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Minimum Aperture for Pluto?

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#1 Spaceman Spiff

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Posted 03 January 2021 - 03:49 PM

I know this question has been asked many times before, but hear me out. Pluto is getting fainter, albeit slowly, so the answer to this question is constantly changing. From articles and forums a couple of years old, I've heard it would take at least 6-8". Is this still an accurate estimate?


Edited by Spaceman Spiff, 03 January 2021 - 03:52 PM.


#2 junomike

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Posted 03 January 2021 - 03:53 PM

Depends on what you consider "seeing it".  I've seen It as a star in an 10" OTA but it took a 16" to see it as more of a disc.


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#3 Spaceman Spiff

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Posted 03 January 2021 - 03:54 PM

Thanks for the answer! I would consider seeing it as a faint unresolved point of light enough. So, 10" would be the minimum?


Edited by Spaceman Spiff, 03 January 2021 - 03:57 PM.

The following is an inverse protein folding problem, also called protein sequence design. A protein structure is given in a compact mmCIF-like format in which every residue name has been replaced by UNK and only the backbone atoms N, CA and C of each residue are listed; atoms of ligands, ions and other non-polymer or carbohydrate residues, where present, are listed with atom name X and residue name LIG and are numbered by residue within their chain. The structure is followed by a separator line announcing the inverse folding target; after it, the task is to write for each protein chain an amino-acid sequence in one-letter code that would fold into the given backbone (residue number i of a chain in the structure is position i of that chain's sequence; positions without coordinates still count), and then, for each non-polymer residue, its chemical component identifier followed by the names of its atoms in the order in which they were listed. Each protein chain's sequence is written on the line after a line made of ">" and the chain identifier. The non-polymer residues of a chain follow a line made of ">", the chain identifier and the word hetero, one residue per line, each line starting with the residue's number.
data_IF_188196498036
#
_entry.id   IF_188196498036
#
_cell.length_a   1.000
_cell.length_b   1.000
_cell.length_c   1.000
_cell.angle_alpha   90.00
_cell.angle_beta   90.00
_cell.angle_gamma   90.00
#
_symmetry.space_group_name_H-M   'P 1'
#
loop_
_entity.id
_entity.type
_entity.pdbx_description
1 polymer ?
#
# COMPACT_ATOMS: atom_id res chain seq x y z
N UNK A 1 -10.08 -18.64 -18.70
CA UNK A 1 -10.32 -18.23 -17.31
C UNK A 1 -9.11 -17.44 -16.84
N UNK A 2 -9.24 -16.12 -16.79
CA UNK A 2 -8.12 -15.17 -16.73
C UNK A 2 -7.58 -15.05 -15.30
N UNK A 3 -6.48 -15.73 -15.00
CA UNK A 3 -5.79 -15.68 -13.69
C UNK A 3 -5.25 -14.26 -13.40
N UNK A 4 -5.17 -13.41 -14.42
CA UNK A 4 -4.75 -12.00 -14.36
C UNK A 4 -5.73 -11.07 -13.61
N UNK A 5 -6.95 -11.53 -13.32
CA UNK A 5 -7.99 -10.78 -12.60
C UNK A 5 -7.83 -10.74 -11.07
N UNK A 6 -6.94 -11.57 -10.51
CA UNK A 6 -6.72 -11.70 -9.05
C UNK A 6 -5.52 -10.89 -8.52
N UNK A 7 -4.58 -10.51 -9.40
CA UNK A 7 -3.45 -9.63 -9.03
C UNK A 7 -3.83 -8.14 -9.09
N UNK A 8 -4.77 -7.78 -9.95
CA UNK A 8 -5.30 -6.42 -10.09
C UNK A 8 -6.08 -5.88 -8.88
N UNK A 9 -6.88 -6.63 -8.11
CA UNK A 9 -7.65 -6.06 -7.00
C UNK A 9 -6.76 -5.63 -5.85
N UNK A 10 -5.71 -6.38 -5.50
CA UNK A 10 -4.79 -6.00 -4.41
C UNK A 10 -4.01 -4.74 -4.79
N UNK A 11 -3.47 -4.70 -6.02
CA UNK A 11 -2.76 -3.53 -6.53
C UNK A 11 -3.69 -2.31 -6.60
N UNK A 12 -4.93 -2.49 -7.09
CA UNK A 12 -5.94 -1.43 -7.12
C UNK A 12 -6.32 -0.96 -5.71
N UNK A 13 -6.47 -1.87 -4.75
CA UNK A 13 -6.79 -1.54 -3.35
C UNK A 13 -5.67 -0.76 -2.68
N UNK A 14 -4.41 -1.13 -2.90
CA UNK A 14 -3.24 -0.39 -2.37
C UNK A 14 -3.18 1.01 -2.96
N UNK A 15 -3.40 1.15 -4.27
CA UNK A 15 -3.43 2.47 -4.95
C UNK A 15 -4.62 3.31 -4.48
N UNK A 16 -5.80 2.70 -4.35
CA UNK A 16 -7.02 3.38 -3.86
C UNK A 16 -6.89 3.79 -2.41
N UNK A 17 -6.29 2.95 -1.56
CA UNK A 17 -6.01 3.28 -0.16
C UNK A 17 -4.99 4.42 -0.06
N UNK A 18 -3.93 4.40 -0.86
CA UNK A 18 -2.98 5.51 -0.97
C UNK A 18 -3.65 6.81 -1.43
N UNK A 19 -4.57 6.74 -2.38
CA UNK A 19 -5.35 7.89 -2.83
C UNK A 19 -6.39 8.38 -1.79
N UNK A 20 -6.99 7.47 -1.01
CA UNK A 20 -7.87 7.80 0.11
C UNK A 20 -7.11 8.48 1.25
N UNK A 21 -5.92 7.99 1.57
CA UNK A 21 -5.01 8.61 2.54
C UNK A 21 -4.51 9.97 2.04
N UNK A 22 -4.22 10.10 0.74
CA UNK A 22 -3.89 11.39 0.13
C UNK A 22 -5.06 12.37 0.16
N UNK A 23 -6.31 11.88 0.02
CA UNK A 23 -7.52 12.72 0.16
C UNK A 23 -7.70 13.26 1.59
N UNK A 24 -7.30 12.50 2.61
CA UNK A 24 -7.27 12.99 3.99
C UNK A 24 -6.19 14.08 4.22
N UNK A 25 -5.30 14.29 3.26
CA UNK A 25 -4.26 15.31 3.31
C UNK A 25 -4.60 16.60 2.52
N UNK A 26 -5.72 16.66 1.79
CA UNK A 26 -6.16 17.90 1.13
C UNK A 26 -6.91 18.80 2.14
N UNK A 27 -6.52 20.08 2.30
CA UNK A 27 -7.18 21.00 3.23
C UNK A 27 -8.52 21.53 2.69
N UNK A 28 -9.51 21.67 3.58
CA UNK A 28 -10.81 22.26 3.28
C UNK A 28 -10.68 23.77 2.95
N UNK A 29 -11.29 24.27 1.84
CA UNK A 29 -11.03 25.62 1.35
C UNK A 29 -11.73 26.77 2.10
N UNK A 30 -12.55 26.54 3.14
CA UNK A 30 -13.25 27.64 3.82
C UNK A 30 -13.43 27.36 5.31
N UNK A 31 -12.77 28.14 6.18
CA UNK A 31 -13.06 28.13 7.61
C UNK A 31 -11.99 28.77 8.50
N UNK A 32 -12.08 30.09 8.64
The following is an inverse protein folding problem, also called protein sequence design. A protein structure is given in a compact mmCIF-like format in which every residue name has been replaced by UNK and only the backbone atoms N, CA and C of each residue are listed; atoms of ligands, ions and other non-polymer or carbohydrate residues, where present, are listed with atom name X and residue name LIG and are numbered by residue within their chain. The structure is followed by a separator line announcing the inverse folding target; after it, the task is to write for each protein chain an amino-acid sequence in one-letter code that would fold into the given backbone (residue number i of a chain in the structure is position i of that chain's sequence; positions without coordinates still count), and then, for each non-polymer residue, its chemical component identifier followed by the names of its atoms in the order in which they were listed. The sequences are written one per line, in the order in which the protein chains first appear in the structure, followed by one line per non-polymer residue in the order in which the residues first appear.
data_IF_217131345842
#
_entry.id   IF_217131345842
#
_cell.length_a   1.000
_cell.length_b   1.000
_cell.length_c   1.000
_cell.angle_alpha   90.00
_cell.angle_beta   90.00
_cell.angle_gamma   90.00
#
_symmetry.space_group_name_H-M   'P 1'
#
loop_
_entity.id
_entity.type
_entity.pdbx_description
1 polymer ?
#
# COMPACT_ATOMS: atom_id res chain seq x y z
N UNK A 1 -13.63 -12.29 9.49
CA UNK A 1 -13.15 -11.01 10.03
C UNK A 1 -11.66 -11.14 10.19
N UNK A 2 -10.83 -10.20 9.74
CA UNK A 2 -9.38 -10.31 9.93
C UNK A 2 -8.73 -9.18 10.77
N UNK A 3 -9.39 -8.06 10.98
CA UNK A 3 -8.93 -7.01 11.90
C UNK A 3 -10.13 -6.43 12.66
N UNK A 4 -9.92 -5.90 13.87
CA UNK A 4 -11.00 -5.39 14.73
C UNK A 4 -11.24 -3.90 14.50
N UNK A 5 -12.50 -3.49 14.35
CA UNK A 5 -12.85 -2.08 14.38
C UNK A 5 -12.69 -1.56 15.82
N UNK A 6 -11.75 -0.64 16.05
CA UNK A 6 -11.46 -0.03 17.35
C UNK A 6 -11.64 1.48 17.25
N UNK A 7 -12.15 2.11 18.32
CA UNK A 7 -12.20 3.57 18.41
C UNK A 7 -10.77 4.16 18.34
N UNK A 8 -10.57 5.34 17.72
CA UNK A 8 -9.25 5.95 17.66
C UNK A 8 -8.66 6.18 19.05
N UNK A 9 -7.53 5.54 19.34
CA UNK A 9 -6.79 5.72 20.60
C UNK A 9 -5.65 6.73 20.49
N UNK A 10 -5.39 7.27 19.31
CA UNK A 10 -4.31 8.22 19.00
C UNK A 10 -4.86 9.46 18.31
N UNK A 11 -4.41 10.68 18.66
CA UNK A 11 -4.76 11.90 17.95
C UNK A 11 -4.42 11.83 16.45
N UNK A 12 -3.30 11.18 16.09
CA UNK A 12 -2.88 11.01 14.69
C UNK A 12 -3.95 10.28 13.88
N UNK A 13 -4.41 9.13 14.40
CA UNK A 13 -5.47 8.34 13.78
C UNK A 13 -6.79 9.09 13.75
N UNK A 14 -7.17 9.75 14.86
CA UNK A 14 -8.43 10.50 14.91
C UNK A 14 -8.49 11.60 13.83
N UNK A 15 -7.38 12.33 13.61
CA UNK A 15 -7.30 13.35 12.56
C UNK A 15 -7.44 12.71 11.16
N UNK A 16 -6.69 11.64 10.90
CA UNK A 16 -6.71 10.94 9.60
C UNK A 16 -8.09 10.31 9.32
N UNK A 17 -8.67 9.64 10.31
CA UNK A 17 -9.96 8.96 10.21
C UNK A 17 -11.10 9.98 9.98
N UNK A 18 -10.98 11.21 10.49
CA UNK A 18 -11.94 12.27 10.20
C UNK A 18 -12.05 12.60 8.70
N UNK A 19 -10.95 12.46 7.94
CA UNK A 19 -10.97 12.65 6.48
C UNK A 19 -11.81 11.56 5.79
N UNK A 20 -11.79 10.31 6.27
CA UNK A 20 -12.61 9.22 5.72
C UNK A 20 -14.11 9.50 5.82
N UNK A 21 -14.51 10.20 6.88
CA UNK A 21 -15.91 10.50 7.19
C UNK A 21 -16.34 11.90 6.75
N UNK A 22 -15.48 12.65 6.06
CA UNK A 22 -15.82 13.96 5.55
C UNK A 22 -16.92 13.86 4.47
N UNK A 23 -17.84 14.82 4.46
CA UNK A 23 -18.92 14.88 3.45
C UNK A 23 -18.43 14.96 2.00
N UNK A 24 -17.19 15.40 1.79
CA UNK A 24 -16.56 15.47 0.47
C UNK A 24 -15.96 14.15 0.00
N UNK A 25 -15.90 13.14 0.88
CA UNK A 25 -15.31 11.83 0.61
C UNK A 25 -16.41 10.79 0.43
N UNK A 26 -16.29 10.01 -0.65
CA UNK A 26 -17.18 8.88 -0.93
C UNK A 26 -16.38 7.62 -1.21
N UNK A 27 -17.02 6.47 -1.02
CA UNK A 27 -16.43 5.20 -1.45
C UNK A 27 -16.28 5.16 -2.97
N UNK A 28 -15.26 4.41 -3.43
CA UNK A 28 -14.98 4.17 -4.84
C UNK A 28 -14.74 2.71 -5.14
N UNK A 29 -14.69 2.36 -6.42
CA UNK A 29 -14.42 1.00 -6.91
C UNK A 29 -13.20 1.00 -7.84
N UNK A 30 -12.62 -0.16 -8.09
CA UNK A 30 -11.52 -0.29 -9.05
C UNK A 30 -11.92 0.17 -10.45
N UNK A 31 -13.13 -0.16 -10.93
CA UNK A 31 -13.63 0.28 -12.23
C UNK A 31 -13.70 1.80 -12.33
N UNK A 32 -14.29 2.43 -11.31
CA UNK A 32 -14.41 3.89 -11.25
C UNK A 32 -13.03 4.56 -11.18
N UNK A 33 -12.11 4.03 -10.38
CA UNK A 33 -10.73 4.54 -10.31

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#4 jim kuhns

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Posted 03 January 2021 - 04:08 PM

Yes Spaceman Spiff a 10" I agree is the minimum. I observed Pluto in a 25" f/5 Obsession years ago

and was easy to spot using a finder chart. to point the way. .


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#5 spaceoddity

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Posted 03 January 2021 - 04:11 PM

You will need a good star chart to verify as it will just look like a very faint star in most telescopes. 


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#6 scopewizard

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Posted 03 January 2021 - 04:14 PM

Depends on what you consider "seeing it".  I've seen It as a star in an 10" OTA but it took a 16" to see it as more of a disc.

I have seen Pluto many times for many years in a row. It is typically 0.10 arcsec in diameter.

A 16", like mine, would not resolve past 0.3 arcsecs in absolute best conditions.

Ganymede is 12 times 1.20 arcsecs in average diameter. I can easily see the disc in good seeing conditions.

Even in Mauna Kea, best seeing conditions are rarely better than 0.3 arcsec.


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#7 TOMDEY

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Posted 03 January 2021 - 04:26 PM

Depends on what you consider "seeing it".  I've seen It as a star in an 10" OTA but it took a 16" to see it as more of a disc.

I have seen Pluto many times for many years in a row. It is typically 0.10 arcsec in diameter.